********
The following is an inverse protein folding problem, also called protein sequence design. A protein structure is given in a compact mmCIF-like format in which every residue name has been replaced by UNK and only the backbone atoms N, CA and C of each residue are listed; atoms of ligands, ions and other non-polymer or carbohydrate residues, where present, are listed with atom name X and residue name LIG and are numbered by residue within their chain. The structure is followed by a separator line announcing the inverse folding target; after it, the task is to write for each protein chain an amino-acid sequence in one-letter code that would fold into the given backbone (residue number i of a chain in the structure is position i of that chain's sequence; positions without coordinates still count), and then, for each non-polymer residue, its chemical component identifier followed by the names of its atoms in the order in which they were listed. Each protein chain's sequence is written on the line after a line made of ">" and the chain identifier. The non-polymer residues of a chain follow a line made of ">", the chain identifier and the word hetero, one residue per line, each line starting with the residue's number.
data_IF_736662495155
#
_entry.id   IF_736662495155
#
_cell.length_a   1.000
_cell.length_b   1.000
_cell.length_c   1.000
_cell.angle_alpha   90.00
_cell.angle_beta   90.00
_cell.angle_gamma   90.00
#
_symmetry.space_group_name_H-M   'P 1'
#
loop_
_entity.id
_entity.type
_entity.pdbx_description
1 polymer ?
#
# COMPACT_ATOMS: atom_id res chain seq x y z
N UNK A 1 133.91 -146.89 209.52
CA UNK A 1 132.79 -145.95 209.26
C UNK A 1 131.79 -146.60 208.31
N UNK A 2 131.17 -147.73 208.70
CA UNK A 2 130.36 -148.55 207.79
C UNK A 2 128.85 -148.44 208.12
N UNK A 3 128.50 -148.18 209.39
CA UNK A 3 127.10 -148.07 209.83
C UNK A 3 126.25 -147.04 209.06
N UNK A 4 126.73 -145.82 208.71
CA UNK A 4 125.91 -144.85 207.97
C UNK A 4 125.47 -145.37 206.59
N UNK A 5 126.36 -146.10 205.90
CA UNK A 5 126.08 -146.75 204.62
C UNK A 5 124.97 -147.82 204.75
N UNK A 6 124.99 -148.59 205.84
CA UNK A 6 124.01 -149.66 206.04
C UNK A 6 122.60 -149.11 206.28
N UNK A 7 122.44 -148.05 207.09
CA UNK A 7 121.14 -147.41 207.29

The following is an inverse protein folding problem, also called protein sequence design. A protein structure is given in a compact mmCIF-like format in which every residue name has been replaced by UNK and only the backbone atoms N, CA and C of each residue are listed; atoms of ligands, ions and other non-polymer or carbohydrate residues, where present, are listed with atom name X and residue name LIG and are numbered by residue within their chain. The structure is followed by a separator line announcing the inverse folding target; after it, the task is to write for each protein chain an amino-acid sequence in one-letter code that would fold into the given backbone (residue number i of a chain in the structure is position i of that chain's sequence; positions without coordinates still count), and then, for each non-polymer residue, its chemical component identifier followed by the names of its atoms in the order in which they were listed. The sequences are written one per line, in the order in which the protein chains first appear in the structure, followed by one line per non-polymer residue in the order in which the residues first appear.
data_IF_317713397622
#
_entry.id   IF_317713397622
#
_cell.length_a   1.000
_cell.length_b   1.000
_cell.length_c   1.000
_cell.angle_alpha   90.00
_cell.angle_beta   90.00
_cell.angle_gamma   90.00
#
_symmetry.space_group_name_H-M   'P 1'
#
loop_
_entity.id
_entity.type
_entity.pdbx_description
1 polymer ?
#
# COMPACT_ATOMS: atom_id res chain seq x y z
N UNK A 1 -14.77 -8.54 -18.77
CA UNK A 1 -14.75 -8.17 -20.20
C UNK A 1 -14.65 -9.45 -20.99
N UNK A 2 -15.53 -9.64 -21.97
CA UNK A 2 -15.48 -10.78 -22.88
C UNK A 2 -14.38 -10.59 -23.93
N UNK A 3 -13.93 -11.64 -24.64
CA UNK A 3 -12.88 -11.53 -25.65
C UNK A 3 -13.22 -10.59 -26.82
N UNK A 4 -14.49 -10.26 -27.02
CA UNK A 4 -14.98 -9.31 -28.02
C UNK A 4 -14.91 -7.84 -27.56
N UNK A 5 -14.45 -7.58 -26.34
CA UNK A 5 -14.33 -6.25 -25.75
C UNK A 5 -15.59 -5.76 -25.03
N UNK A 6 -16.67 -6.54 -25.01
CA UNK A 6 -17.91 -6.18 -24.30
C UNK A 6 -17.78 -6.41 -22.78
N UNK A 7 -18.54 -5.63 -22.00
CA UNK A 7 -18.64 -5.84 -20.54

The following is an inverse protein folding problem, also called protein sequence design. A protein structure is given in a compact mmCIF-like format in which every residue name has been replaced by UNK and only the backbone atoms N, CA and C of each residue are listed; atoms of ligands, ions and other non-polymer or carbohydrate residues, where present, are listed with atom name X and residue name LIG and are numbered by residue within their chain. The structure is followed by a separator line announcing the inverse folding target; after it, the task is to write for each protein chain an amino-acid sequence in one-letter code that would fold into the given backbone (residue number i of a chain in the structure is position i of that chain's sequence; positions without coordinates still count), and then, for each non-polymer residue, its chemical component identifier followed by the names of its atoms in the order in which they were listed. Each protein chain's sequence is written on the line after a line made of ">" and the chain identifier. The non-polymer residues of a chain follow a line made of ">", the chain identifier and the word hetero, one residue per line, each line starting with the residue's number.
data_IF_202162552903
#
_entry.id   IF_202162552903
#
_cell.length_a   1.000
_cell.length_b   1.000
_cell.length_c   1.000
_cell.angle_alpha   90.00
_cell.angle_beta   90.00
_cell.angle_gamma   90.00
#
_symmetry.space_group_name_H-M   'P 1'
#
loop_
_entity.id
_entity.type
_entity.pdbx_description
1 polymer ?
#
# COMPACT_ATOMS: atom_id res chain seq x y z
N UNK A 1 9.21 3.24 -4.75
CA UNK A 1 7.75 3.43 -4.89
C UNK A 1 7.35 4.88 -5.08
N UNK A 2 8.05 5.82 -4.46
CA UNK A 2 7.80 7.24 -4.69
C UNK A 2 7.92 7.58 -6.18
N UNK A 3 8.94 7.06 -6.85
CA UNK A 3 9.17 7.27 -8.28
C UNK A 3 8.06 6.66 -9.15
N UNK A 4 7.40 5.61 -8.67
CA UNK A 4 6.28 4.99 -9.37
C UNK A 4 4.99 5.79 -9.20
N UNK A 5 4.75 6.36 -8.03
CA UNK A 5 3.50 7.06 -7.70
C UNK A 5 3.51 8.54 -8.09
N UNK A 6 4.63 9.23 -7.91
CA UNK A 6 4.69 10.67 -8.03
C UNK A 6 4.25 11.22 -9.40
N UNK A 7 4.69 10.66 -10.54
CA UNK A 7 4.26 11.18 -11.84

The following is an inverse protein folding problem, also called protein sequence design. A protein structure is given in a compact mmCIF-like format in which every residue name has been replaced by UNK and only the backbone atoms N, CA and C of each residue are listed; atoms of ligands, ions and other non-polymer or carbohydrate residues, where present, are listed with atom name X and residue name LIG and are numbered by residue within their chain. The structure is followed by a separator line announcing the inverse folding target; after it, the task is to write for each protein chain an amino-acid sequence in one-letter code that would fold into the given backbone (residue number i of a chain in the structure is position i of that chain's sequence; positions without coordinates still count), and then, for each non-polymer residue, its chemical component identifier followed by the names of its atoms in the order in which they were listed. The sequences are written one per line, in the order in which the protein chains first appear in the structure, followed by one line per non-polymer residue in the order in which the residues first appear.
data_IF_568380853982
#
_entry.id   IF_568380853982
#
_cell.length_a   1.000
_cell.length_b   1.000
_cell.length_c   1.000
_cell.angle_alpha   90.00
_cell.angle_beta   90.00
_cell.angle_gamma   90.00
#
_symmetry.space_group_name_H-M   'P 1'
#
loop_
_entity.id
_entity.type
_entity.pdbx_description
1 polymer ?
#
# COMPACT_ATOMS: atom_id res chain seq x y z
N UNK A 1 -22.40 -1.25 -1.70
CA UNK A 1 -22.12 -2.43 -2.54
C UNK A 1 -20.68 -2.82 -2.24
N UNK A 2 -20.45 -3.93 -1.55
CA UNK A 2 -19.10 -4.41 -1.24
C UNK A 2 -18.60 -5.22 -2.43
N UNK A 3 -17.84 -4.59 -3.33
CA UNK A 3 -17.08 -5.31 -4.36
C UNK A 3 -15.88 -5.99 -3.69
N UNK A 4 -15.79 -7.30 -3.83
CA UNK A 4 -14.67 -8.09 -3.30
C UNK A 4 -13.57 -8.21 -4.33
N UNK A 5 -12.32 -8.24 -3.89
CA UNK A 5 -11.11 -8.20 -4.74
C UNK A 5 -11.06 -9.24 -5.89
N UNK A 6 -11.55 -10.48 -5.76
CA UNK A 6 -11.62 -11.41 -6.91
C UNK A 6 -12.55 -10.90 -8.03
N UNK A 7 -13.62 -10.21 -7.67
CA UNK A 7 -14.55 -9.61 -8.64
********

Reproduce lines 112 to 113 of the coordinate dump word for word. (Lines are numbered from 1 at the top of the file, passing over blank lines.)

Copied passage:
C UNK A 3 8.06 6.66 -9.15
N UNK A 4 7.40 5.61 -8.67